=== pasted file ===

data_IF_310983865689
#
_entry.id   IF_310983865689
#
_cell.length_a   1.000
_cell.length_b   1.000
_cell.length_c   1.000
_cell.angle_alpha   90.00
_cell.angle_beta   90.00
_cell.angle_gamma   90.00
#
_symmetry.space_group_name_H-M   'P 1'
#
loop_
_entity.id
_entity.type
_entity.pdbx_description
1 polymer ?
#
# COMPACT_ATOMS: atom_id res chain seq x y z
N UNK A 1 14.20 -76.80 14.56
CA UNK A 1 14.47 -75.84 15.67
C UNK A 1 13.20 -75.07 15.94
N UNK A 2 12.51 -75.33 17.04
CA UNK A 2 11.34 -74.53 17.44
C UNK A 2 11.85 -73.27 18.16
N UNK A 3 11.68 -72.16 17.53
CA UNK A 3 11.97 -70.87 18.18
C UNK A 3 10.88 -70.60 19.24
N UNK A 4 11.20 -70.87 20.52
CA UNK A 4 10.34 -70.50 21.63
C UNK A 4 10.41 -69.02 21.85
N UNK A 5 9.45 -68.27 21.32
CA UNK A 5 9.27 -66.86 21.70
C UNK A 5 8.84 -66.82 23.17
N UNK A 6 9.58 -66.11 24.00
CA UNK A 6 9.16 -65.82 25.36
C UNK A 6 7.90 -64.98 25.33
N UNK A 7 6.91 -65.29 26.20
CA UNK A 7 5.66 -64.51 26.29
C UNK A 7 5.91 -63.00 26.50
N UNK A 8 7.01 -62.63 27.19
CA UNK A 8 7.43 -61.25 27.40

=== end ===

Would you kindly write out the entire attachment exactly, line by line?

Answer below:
data_IF_310983865689
#
_entry.id   IF_310983865689
#
_cell.length_a   1.000
_cell.length_b   1.000
_cell.length_c   1.000
_cell.angle_alpha   90.00
_cell.angle_beta   90.00
_cell.angle_gamma   90.00
#
_symmetry.space_group_name_H-M   'P 1'
#
loop_
_entity.id
_entity.type
_entity.pdbx_description
1 polymer ?
#
# COMPACT_ATOMS: atom_id res chain seq x y z
N UNK A 1 14.20 -76.80 14.56
CA UNK A 1 14.47 -75.84 15.67
C UNK A 1 13.20 -75.07 15.94
N UNK A 2 12.51 -75.33 17.04
CA UNK A 2 11.34 -74.53 17.44
C UNK A 2 11.85 -73.27 18.16
N UNK A 3 11.68 -72.16 17.53
CA UNK A 3 11.97 -70.87 18.18
C UNK A 3 10.88 -70.60 19.24
N UNK A 4 11.20 -70.87 20.52
CA UNK A 4 10.34 -70.50 21.63
C UNK A 4 10.41 -69.02 21.85
N UNK A 5 9.45 -68.27 21.32
CA UNK A 5 9.27 -66.86 21.70
C UNK A 5 8.84 -66.82 23.17
N UNK A 6 9.58 -66.11 24.00
CA UNK A 6 9.16 -65.82 25.36
C UNK A 6 7.90 -64.98 25.33
N UNK A 7 6.91 -65.29 26.20
CA UNK A 7 5.66 -64.51 26.29
C UNK A 7 5.91 -63.00 26.50
N UNK A 8 7.01 -62.63 27.19
CA UNK A 8 7.43 -61.25 27.40